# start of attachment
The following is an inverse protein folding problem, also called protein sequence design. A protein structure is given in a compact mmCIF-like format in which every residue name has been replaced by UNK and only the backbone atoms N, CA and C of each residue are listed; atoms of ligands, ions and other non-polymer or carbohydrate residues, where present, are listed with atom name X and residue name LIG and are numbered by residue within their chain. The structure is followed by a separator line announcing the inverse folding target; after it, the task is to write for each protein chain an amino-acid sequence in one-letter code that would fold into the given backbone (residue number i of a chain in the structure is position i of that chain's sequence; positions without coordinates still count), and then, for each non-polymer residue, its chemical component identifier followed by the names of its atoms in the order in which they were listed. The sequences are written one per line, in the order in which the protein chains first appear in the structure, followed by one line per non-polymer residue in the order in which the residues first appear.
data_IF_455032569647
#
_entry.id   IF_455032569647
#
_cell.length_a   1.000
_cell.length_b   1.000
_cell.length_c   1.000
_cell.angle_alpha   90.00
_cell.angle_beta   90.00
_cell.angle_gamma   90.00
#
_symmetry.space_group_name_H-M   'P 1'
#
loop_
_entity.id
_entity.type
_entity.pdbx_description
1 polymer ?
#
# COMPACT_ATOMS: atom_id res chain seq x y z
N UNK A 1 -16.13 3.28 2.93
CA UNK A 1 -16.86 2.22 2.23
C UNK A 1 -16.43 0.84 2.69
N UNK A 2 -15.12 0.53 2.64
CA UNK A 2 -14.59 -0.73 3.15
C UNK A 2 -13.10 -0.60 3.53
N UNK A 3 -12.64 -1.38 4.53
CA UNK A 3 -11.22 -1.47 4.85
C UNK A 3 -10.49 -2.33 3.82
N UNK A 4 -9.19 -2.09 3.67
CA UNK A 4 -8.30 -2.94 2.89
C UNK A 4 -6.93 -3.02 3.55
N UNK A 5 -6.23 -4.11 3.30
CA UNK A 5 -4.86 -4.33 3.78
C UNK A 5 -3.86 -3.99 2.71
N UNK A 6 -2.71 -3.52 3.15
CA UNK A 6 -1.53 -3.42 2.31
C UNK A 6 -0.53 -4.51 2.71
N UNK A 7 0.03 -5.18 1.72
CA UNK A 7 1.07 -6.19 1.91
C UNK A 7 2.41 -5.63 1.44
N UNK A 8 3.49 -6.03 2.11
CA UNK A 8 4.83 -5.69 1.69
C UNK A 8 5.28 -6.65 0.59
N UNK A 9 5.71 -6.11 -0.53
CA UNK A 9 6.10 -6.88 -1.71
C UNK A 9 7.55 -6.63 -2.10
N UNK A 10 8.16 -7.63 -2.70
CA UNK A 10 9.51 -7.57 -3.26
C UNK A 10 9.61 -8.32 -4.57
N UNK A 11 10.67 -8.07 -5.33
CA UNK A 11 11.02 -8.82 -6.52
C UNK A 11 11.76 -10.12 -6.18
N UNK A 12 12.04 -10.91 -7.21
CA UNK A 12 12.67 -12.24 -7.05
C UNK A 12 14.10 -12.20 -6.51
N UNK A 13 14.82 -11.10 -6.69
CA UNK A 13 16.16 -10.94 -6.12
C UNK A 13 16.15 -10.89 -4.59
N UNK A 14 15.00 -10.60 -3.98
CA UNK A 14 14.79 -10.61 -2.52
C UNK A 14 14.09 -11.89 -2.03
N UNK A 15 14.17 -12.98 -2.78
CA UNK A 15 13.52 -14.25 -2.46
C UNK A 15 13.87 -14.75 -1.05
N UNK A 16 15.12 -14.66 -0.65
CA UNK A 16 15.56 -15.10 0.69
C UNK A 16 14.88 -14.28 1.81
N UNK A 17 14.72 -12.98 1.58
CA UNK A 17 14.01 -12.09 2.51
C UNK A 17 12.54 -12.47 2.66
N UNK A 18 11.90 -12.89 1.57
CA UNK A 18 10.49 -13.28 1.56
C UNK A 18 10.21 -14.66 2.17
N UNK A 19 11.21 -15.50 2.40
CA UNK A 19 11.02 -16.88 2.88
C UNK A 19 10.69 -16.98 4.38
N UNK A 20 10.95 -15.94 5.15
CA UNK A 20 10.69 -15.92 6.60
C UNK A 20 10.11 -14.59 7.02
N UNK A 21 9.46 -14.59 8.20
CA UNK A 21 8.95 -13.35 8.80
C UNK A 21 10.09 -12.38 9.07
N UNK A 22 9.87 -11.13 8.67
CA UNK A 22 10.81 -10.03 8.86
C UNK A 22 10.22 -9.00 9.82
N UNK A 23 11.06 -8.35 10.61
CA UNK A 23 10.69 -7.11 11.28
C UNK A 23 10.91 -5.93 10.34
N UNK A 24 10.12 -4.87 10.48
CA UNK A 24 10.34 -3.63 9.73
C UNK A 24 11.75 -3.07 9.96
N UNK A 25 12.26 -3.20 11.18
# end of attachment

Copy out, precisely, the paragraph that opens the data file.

The following is an inverse protein folding problem, also called protein sequence design. A protein structure is given in a compact mmCIF-like format in which every residue name has been replaced by UNK and only the backbone atoms N, CA and C of each residue are listed; atoms of ligands, ions and other non-polymer or carbohydrate residues, where present, are listed with atom name X and residue name LIG and are numbered by residue within their chain. The structure is followed by a separator line announcing the inverse folding target; after it, the task is to write for each protein chain an amino-acid sequence in one-letter code that would fold into the given backbone (residue number i of a chain in the structure is position i of that chain's sequence; positions without coordinates still count), and then, for each non-polymer residue, its chemical component identifier followed by the names of its atoms in the order in which they were listed. The sequences are written one per line, in the order in which the protein chains first appear in the structure, followed by one line per non-polymer residue in the order in which the residues first appear.